With both caffeine and ibuprofen, one can grow accustomed to the effect. I’ve never had this problem. In theory, you could also grow addicted to the stuff in that you keep taking more and more. In my experience, this phenomenon does not manifest itself either. However, when I was in the thick of anxiety problems years ago, I learned from my doctor and our work together that I do not have an addictive personality. Compulsions? Sure, under anxiety I might stress-eat or exercise too hard, but an addict-type I’m not. Just FYI in case it’s helpful to compare against your own experience.
Music is surprisingly helpful in fighting depression symptoms
As a short-form mood booster, music can easily affect my mood for the better, as can movies and TV. I’d be an idiot to leave music & video out of my toolkit, and I often polish off an attempted cure with some upbeat music or a funny Youtube video.
Unfortunately though, it has been my experience that music or video by itself is not typically effective as a standalone depression treatment.
Self-talk helps, too
I find that expressing my thoughts and giving my mood a voice are helpful techniques as well. I have found that saying things like “I’m a grump right now, I’m just going to be a grump all day, I can’t change that, I’m just stuck,” has been helpful. Journal entries also help.
The Wannas matter
Every day has to have some amount of things I really wanna do or I’m screwed. A day that is full of productivity without many expressions of things I feel like doing is practically a recipe for depression. So I try not to leave for work without listing some topics I want to learn about, or some new software I want to try, or whatever.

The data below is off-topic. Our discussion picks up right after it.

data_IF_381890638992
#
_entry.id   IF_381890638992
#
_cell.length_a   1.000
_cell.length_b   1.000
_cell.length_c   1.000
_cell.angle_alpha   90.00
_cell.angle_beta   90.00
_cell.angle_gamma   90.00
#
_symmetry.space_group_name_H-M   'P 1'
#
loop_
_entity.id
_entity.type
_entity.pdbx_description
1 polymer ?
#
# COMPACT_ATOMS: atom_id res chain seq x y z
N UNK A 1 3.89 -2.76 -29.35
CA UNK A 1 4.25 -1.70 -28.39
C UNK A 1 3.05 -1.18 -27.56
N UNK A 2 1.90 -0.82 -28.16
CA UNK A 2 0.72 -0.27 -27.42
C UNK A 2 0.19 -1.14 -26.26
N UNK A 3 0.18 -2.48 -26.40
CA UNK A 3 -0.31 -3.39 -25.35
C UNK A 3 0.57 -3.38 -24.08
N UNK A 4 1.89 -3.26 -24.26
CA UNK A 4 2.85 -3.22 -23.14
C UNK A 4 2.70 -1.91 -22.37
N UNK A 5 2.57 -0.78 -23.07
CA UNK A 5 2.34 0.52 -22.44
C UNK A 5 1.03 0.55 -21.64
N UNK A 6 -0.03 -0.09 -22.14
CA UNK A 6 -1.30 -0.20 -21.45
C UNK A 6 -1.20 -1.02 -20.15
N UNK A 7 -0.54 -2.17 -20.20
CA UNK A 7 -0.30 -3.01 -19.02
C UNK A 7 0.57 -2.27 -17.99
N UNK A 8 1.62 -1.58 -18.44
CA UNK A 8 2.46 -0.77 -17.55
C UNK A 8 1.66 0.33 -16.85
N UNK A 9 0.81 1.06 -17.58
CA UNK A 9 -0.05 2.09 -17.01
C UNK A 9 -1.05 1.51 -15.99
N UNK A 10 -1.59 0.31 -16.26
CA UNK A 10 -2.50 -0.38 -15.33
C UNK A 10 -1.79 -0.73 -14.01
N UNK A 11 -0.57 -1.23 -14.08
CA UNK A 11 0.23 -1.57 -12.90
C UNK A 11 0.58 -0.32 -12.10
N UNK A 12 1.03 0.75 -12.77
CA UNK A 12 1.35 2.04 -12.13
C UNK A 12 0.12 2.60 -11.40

I believe that “stuck on the rails” productivity is a very common exhaustion ingredient for INTJs. I have discussed this with other INTJs in coaching sessions. It is important to be able to take breaks, to disengage from a draining project, and to attend to one’s feelings when it’s all just too much, or when it’s not really interesting or motivating anymore.
Circumstances matter a LOT
If you downloaded the log format I linked to above, you can see how I monitor potential circumstance changes.
Many of us, perhaps especially us introverts, believe that we shouldn’t blame our circumstances. I completely disagree. Blame them all you want, I say, if it helps you change them. This has helped me: Noticing where my circumstances suck, pointing that out to myself, and pointing out where other people may even be to blame for how I’m feeling. If you think you might blame yourself too much, try reversing that attitude. Especially if you think it could motivate you to make needed changes to your circumstances.
Going back to the big picture
As I mentioned at the beginning, the key motivator behind all of this is my detecting and modeling meta-system. My gut tells me that if you, the INTJ reader, do not engage your own thinking and measuring gifts, you might not appreciate or even get good results from the techniques listed here.
And finally: This information may change over time as I modify my approach and take new measurements. Please make sure to consult your own medical professionals or other professionals in your journey toward a better life.